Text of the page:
History of Medicine

Now on display in the History of Medicine Gallery is our 41st exhibit, “Bugs, Bones, and Blood." 

TMA's first online exhibit presents "Courage and Determination", the popular history of African-American physicians in Texas.

TMA’s History of Medicine Committee presents an online exhibit featuring portraits and short biographical sketches of all TMA presidents located below the biography of current president Stephen L. Brotherton, MD.

          

   Paschal     

Paschal

Collecting and Preserving the History of Texas Medicine

The TMA Archives and Collections contain more than 8,000 books, papers, photographs, files and medical artifacts, all available to researchers. Our collections continue to grow. Currently we are cataloguing an exciting array of beautiful, medically-related stamps, coins, medals, postcards, and letters that make up the Lekisch Collection, which the widow of TMA member Kurt Lekisch, MD, donated in 1995.

A Tradition of Preservation

TMA began collecting materials to preserve Texas’ medical heritage more than a century ago, when Frank Paschal, MD, of San Antonio, told the TMA House of Delegates in his 1904 presidential address, “The labors of this Association should always be conserved, and unless steps are taken the past work will be lost forever.” Dr. Paschal then established the Committee on Collection and Preservation of Records. 

This eventually led to a joint project between TMA and The University of Texas (UT): the compilation of information from newspaper files and other sources in 31 bound notebooks titled Transcripts Relating to the Medical History of Texas. One set is in the TMA Archives; the other is part of the UT-Austin Eugene C. Barker Texas History Collection at the Briscoe Center for American History. Beginning in the 1930s, physicians or their family members began donating medical artifacts and collections to TMA as well.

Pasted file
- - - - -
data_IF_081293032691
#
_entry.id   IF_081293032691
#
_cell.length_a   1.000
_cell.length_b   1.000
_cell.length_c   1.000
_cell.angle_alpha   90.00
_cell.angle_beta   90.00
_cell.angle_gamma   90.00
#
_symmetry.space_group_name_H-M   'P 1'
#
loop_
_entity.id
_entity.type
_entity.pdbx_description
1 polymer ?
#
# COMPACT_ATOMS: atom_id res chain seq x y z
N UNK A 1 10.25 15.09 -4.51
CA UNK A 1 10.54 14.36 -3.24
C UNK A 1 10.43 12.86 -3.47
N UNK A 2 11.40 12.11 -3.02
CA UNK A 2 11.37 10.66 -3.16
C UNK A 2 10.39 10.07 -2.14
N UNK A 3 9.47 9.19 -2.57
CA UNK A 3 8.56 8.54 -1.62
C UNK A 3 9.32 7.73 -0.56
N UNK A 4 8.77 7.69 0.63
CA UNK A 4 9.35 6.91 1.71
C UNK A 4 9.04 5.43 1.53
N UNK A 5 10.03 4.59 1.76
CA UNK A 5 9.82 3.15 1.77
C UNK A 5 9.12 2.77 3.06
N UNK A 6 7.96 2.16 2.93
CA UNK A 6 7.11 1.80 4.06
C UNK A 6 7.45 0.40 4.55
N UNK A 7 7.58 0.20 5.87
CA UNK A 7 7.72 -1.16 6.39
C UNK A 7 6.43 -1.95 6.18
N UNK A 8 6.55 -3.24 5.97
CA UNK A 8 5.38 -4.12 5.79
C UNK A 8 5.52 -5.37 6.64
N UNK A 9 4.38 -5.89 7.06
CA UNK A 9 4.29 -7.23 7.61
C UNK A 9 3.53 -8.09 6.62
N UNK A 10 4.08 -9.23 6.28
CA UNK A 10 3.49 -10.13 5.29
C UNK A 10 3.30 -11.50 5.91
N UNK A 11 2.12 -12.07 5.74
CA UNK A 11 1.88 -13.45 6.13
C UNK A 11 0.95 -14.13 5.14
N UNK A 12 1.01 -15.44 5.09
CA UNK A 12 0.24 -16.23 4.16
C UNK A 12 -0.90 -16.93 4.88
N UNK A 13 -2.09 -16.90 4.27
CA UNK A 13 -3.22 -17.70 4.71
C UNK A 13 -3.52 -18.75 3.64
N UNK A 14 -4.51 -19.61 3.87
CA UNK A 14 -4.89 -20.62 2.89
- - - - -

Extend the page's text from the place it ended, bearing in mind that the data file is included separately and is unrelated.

In 1953, UT Press published A History of the Texas Medical Association 1853-1953 by Pat Ireland Nixon, MD, of San Antonio, who chaired a special TMA Committee to Write a History of the State Medical Association. Several copies of this history and other histories by Dr. Nixon, along with his research notes, are part of the TMA Archives. That same year, TMA established a History of Medicine Committee.

A Public Space for Sharing

When we moved into our current headquarters building in 1991, TMA gained more than 600 square feet of gallery space on the ground floor. Elgin Ware Jr., MD, who chaired the History of Medicine Committee from 1989 to 2001, and also served on the Building Committee, envisioned using the space for historical exhibits that would tell the continuing story of medicine in Texas and the role of physicians in Texas history.

The first exhibit, “Technology in Medicine: 150 Years of Medical Innovation,” was unveiled July 26, 1991, during dedication ceremonies of the new building. Items from the TMA Archives and Collections, many on display for the first time, included a Civil War surgical kit, bloodletting instruments, and a rare 1555 edition of De Humani Corporis Fabrica Libri Septem, the famous anatomy by Andreas Vesalius. 

 

   Ware   
Ware

 
 
 

 


Did you know that the TMA Knowledge Center has more than 8,000 items in its history of medicine collection?  Visit the TMA Knowledge Center Online Catalog to browse these materials. 

The TMA History of Medicine Gallery is located on the first floor of the TMA building, 401 W. 15th St., Austin. Exhibit hours are Monday through Friday, 8:00 am-5:00 pm. For more information, contact TMA Knowledge Center at (512) 370-1552 or (800) 880-1300, ext. 1552.

Sponsored by the Texas Medical Association, History of Medicine Committee.


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